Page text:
PLC splitters is commonly used fiber optic splitters of fiber optic networks such as FTTx (e.g. FTTH, Fiber to the Home) and PON (Passive Optical Network). In a PON system, the PLC splitter functions to share both cost and bandwidth of the OLT (Optical Line Terminal) among multiple ONTs (Optical Network Terminations) as well as reducing the fiber lines required in the OSP (outside plant). Depending on the customer distribution, there are two common deployment strategies of PLC splitters—Cascade and Centralized.
In the cascaded splitting model, the PLC splitters are located in the FDH (Fiber Distribution Hub) and at OSP locations, as shown in the picture below. Splitters in OSP, namely cascaded splitters, help minimize the amount of fiber that requires to be deployed to provide service, reducing distribution cable material costs. However, there are some disadvantages of this strategy. Because the cascaded splitters create inefficient use of OLT PON ports and increase the testing and turn-up time of customers.
|• Least Expensive Passive System to Design
— Minimal up-front network CAPEX requirements
— Uses Fiber-lean Feeder and Distribution System
|• Limitations on Bandwidth and Adaptability
— No Single Splitter Configuration or Adaptation Point
— High splitting ratio may limit future network scalability and electronics
|• Can be efficient
— Where Take Rate is High and Fairly Stable
— Where Growth is Not an Issue
|• Inefficient where Take Rate is Low (<50%)|
|• Complex to Grow/Scale|
In the centralized splitting model, as its name suggested, all PLC splitters are centrally located in FDH locations (see the picture below). Using this deployment strategy, the OLT utilization can be maximized which provide a single point of access for troubleshooting. In addition to provide best OLT utilization & flexibility in limited take rate builds, the centralized splitting also provides easy craft access for testing and turn-up, as well as allowing for ease in transitioning to other PON technologies. But nothing is perfect. The cost of the centralized splitting is an increasing cost of distribution cable material.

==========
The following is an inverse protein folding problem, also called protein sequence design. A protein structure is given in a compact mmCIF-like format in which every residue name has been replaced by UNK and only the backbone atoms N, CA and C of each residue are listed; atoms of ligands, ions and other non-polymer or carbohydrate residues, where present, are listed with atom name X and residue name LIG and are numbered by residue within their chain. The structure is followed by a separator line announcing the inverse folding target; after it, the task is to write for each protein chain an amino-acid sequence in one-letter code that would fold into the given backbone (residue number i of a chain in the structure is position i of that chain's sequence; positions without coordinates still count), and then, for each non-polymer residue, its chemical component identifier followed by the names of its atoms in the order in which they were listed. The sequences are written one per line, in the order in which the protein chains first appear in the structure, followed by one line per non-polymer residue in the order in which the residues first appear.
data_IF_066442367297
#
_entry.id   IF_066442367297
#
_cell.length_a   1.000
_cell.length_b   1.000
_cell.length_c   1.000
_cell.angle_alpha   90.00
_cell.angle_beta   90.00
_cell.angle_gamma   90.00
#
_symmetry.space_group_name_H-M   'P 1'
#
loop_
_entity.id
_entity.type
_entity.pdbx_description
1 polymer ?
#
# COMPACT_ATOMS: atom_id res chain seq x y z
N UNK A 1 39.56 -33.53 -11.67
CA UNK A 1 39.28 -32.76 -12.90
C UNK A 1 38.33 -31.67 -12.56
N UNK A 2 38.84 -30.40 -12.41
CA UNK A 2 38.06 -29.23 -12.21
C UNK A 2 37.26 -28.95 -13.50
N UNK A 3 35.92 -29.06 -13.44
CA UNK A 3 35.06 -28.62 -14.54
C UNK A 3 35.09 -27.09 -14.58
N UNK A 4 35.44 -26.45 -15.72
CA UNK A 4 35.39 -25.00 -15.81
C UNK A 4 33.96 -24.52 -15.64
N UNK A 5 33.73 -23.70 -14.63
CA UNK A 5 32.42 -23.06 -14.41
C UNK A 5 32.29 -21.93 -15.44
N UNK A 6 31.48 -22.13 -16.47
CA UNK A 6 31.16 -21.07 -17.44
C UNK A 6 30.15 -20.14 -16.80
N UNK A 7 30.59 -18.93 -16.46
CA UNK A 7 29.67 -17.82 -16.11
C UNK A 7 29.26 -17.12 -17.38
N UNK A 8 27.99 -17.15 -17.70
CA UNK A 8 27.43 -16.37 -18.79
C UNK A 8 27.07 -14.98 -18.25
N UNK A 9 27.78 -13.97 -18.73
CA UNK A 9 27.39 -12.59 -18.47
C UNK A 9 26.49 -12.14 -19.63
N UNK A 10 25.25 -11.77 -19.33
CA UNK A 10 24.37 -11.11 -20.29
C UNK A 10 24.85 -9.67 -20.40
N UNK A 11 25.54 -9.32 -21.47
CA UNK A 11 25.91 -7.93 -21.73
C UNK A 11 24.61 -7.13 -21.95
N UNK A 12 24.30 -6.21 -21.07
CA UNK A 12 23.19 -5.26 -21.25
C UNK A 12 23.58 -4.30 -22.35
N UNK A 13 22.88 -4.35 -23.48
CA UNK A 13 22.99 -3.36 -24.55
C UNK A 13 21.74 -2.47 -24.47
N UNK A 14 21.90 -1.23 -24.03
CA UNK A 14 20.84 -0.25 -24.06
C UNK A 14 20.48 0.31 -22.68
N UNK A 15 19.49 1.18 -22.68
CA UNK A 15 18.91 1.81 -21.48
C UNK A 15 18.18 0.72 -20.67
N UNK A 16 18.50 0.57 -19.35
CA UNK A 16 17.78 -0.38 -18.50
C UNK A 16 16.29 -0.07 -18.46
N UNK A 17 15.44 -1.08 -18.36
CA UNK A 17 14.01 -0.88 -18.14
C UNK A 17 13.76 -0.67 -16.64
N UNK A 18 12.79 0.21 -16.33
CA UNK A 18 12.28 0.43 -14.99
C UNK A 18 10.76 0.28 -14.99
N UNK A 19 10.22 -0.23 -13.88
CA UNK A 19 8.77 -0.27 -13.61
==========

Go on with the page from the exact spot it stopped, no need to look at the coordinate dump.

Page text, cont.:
|• LCP Consolidates Local Subscriber Configuration
—Ability to service 32 or more (typ. 64-500) Subscribers per PON
—Provides for a central turn-up location pointing to the OLT and ONT
|• Requires Truck-Roll to FDH for Splitter Connection
—May increase cost of incremental subscriber turn-up
|• Balances network scalability with up-front CAPEX
—Fiber-lean Feeder & Fiber-rich Distribution System
—Provides dedicated Optical Path from FDH to Subscribers
—Easily adaptable for future WDM PON and split ratio changes
|• Supports Efficient Growth Strategies|
Cascaded splitting strategy is an ideal option particularly when high take rates are certain or in extremely rural areas where fiber costs become more of a factor. Centralized splitting strategy that has its benefits including flexibility, ease of testing, and overall cost efficiency in many applications should be also considered. In a word, the best deployment strategy is the one that meets the requirements and expectations of the provider by reducing CAPEX, optimizing long-term OPEX, and making a future-proof network that can cope with new technologies without dramatic changes. This is why there are sometimes advantages to mixing both of them, creating a hybrid that leverages the advantages of each others.